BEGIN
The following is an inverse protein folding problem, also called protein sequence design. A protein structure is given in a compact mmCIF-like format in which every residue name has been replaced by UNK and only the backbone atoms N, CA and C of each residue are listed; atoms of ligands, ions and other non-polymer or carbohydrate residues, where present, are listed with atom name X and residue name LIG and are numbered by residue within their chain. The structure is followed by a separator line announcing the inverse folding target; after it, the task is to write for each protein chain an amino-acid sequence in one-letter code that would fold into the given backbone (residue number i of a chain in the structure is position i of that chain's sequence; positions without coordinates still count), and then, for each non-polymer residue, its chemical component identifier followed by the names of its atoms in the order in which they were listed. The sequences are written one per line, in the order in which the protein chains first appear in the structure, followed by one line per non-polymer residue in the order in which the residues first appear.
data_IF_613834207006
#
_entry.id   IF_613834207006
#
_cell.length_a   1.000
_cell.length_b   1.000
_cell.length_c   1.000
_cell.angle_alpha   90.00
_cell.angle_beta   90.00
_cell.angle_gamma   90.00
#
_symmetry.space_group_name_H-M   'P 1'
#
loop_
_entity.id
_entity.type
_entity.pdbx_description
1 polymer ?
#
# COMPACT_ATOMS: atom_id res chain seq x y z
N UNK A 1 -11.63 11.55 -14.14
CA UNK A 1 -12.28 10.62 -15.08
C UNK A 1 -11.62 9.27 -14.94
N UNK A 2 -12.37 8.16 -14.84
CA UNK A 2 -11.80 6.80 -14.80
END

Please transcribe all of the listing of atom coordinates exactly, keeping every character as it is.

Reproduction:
The following is an inverse protein folding problem, also called protein sequence design. A protein structure is given in a compact mmCIF-like format in which every residue name has been replaced by UNK and only the backbone atoms N, CA and C of each residue are listed; atoms of ligands, ions and other non-polymer or carbohydrate residues, where present, are listed with atom name X and residue name LIG and are numbered by residue within their chain. The structure is followed by a separator line announcing the inverse folding target; after it, the task is to write for each protein chain an amino-acid sequence in one-letter code that would fold into the given backbone (residue number i of a chain in the structure is position i of that chain's sequence; positions without coordinates still count), and then, for each non-polymer residue, its chemical component identifier followed by the names of its atoms in the order in which they were listed. The sequences are written one per line, in the order in which the protein chains first appear in the structure, followed by one line per non-polymer residue in the order in which the residues first appear.
data_IF_613834207006
#
_entry.id   IF_613834207006
#
_cell.length_a   1.000
_cell.length_b   1.000
_cell.length_c   1.000
_cell.angle_alpha   90.00
_cell.angle_beta   90.00
_cell.angle_gamma   90.00
#
_symmetry.space_group_name_H-M   'P 1'
#
loop_
_entity.id
_entity.type
_entity.pdbx_description
1 polymer ?
#
# COMPACT_ATOMS: atom_id res chain seq x y z
N UNK A 1 -11.63 11.55 -14.14
CA UNK A 1 -12.28 10.62 -15.08
C UNK A 1 -11.62 9.27 -14.94
N UNK A 2 -12.37 8.16 -14.84
CA UNK A 2 -11.80 6.80 -14.80